Why continue to keep robbing your hard earned gains and progress if you don’t need to. Instead, why not continue to maximize your overall potential the correct way instead of shooting yourself in the foot? As always, we bring scientific based evidence to the table to get to the bottom of these popular topics, because the research doesn’t lie folks.

Before we delve into the research, we want to quote what Brad Schoenfeld said:

“There is no one cookie-cutter recommendation I can provide that will be ideal for everyone. People have varying responses to exercise programs. Large inter-individual differences are seen in any research protocol. Thus, in giving advice on a topic such as this, I can only provide general recommendations that must be individualized based on a variety of genetic and environmental factors. This is the essence of evidence-based practice, which should form the basis of every fitness professional’s decision making process.” (1)

We can’t agree more with this statement and we truly feel this statement is a legitimate and valid way of viewing such a topic like this one.

Cardio Modalities

We are certain we can all agree that there are numerous different cardio modalities out there today. To name a few modalities that have more ground-reaction force with higher impact are:

Pretty much all the badass cardio workouts that we look forward to doing.

Cardio modalities that minimize ground-reaction forces are:

  • Cycling bikes
  • Treadmillscardio-gym2
  • Ellipticals
  • Various machine based equipment

The stuff we like to watch TV on or read magazines 😉

These are all great choices whether you use them in the form of HIIT or LISS, but which modality is more optimal to prevent the interference effect and when should you do these you ask? Let’s delve into some research shall we.

Should you do cardio pre or post workout?

Layne Norton and Jacob Wilson claim that when you choose a cardio modality such as running or sprinting after a resistance training bout, the ground-reaction force (think sprints) and distance causes more muscle damage as opposed to a modality with less impact such as cycling instead. Cycling seems to be more similar to hip and knee flexion as opposed to running because it’s biomechanically interfering with squat and leg press patterns. This muscle damage seems to be coming from the eccentric components when running and sprinting (2).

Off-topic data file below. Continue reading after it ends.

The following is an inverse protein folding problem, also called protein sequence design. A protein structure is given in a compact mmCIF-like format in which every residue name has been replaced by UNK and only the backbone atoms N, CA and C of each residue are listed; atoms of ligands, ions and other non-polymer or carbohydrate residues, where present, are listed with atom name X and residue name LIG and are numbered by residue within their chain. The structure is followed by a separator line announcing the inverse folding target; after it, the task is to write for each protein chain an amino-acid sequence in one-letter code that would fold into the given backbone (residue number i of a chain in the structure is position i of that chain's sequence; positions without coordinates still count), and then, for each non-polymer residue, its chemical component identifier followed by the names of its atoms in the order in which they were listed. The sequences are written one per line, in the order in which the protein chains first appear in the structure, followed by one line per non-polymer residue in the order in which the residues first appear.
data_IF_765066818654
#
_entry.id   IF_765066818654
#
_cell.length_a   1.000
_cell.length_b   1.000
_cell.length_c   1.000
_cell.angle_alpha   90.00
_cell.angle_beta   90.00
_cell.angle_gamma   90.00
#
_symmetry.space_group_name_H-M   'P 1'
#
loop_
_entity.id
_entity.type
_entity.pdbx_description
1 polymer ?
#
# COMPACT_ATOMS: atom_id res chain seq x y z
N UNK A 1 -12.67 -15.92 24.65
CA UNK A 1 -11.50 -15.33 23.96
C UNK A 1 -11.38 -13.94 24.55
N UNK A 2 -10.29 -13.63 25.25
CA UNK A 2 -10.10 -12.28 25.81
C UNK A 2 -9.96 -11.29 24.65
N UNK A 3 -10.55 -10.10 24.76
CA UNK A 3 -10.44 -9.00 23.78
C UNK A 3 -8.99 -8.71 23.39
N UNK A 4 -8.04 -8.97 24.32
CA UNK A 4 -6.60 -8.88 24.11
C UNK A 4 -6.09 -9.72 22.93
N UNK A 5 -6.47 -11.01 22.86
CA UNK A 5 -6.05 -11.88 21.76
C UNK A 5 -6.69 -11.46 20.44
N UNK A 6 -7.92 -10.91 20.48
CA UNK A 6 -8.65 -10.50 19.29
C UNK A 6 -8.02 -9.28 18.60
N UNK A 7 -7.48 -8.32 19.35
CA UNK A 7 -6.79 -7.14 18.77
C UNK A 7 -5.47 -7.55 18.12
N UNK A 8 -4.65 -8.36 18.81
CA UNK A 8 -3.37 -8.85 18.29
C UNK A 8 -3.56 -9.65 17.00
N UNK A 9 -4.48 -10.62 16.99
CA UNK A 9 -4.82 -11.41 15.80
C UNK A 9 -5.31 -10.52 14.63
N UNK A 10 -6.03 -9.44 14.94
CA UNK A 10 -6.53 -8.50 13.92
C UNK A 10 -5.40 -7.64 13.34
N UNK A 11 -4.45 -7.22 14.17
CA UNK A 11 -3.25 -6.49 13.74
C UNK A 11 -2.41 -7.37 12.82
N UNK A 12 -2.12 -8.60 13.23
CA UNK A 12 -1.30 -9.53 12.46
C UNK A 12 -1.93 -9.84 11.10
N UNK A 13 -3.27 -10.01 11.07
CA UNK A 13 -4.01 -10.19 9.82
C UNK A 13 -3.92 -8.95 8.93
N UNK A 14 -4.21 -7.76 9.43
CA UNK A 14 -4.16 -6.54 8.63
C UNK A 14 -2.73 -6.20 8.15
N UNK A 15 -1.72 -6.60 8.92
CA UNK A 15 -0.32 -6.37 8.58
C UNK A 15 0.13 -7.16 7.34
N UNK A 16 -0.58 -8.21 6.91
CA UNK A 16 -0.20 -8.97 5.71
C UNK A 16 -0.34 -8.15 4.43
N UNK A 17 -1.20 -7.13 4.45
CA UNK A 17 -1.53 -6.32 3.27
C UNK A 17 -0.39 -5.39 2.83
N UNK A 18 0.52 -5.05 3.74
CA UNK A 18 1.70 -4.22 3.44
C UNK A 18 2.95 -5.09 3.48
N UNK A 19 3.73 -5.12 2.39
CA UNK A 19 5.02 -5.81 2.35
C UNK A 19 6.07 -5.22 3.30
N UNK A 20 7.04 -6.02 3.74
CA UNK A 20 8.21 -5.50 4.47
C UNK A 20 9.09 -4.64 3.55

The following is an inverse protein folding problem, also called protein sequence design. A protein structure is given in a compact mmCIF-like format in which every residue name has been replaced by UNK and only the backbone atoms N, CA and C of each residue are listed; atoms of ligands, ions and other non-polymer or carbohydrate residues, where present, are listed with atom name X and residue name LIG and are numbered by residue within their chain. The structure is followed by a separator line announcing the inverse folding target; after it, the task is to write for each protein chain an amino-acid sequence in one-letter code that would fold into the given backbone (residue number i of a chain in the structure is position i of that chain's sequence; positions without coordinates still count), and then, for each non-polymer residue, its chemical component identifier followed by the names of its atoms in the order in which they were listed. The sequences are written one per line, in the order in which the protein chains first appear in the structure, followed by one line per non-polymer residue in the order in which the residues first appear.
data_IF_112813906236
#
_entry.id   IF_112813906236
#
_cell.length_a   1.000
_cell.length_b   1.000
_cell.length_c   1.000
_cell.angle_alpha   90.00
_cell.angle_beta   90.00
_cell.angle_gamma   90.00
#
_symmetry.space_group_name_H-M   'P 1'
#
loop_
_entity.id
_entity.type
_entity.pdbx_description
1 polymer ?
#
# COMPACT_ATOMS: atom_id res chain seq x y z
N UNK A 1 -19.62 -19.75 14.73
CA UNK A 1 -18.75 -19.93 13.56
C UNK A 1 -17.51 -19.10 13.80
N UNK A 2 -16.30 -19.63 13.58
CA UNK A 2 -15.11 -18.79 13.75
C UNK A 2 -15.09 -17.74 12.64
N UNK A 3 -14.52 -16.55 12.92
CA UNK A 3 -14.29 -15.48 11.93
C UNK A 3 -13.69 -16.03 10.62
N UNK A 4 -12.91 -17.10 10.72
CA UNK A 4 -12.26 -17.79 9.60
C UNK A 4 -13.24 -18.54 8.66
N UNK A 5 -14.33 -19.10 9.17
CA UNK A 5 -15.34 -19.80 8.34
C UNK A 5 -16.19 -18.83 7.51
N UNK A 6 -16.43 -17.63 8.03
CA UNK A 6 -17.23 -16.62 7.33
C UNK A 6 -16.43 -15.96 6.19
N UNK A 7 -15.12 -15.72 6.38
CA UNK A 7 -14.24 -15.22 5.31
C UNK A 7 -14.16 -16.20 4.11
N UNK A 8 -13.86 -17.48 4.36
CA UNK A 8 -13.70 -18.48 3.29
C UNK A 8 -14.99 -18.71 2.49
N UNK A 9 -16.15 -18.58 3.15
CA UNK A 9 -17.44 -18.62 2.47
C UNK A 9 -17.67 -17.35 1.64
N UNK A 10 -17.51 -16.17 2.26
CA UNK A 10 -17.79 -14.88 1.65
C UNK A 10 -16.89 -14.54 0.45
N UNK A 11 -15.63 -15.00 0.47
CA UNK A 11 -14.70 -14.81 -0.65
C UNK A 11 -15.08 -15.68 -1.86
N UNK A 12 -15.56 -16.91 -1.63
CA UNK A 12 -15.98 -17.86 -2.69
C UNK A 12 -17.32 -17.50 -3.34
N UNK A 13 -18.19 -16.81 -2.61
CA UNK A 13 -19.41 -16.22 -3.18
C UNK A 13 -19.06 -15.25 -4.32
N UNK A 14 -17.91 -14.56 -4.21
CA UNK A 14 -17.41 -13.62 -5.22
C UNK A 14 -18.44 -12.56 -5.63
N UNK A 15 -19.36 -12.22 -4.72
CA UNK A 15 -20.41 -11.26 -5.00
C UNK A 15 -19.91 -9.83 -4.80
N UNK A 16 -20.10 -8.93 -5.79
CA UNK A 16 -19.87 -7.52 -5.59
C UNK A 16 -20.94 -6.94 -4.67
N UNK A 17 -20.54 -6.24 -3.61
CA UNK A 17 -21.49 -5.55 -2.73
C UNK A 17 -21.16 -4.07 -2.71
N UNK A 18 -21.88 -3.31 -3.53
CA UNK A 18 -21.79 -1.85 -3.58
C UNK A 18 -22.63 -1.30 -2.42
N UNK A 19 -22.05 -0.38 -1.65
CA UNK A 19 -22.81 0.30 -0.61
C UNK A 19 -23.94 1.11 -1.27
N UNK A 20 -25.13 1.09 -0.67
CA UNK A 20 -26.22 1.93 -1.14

Norton and Wilson make a valid point in the essence that if you are going to do cardio post workout, make sure you do it in the form of an opposing muscle group. Let’s say you did a grueling lower body workout, you would then want to do cardio in the form of using your upper body, something like rope slams because otherwise if you go and run or do sprints you are going to get a complete interference effect and possibly get injured.

After resistance training you have mTOR (cell growth) being ramped up and protein synthesis (making of new proteins) being turned on and when you do cardio after resistance training you get such high drastic rises in AMP kinase (signaling cascade for ATP production) that it ends up shutting off protein synthesis. In easier terms, cardio after weights interferes with the muscle growth phase and a good analogy is after training you turn the faucet on for muscle growth and when too much cardio is being done or after training, it shuts the faucet off.

As for pre workout cardio, this tends to be a little trickier than post workout cardio and we say this because it really depends on a lot of factors such as: What muscle groups are you training that day? What form of cardio are you doing pre workout (low, moderate, or high intensity)? What modality will you use? Are you in a low calorie and glycogen depleted state?